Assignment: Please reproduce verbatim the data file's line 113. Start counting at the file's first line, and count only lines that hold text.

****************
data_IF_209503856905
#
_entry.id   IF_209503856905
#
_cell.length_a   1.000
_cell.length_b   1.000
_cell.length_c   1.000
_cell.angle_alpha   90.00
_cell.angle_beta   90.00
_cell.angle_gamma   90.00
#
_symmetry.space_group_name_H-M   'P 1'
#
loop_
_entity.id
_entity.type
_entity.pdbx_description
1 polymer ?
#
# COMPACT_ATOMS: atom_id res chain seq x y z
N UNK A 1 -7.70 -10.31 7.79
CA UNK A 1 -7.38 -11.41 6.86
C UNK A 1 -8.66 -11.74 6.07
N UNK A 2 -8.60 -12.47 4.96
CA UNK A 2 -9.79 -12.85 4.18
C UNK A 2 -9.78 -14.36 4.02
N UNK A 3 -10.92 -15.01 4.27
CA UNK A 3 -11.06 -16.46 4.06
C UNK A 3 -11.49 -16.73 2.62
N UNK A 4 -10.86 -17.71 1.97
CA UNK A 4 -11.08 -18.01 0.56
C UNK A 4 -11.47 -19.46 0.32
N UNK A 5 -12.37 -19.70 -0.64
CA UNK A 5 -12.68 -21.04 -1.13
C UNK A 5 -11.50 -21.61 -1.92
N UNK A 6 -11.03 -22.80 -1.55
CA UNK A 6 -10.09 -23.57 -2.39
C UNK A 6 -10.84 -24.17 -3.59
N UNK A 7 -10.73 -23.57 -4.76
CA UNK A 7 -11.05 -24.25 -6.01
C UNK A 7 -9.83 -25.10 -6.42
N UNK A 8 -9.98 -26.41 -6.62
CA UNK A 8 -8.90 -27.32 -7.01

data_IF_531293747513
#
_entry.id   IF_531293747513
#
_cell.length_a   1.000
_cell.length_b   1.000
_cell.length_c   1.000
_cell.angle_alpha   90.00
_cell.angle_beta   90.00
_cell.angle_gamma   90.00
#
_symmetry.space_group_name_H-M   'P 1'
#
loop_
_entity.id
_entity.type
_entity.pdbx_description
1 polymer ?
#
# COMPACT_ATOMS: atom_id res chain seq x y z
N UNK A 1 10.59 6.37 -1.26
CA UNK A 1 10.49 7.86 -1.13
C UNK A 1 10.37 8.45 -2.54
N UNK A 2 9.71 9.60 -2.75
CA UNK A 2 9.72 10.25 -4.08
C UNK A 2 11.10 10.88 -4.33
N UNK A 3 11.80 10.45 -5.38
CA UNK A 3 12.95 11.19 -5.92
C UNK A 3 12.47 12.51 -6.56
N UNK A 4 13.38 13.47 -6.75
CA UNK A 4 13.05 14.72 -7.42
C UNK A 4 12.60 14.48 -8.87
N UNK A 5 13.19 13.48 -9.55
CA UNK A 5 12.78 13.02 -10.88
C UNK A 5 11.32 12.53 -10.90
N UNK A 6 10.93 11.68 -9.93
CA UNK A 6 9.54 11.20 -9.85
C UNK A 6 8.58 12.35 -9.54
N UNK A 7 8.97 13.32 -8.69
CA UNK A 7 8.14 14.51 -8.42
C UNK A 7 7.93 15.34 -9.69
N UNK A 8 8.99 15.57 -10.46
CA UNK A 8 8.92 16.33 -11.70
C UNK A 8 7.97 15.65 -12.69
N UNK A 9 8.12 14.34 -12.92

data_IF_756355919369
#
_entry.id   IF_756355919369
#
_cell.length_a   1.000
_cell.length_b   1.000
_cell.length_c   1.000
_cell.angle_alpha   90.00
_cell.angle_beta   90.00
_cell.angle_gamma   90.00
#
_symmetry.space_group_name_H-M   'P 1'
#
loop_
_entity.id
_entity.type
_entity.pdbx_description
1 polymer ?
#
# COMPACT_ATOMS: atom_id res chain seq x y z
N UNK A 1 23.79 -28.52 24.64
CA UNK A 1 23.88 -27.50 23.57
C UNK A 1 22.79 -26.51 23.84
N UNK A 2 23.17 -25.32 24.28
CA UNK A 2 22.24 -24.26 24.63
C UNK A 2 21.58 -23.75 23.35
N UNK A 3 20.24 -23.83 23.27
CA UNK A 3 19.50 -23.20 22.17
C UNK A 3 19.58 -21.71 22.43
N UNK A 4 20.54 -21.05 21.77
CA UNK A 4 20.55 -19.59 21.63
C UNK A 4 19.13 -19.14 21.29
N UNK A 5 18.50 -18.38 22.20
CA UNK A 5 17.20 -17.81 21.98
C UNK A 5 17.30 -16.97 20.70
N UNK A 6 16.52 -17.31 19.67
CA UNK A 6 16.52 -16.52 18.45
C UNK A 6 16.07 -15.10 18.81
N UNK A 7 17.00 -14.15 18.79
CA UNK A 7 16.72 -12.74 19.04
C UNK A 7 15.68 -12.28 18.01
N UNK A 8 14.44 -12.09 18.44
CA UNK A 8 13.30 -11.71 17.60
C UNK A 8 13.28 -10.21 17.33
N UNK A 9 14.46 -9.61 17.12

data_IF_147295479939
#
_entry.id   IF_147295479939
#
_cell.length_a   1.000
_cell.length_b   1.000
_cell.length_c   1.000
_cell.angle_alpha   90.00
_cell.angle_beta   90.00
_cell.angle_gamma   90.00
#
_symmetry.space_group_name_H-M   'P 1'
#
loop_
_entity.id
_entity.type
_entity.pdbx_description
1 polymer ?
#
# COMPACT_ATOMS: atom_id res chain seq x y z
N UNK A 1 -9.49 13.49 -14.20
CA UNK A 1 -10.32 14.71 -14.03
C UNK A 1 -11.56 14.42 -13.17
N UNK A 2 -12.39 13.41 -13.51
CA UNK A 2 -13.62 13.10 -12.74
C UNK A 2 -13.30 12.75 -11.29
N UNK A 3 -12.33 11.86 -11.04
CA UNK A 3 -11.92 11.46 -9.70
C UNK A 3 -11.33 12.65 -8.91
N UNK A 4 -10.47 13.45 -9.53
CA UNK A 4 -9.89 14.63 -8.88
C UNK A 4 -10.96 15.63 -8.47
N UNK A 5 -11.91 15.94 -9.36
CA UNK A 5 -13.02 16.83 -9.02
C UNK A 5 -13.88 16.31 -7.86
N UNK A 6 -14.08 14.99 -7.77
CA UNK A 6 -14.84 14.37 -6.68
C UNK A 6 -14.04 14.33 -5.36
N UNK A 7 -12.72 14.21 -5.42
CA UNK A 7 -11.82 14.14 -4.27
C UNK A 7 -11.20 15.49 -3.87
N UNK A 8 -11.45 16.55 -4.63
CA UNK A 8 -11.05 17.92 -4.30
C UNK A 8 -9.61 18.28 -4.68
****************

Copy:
CA UNK A 2 22.24 -24.26 24.63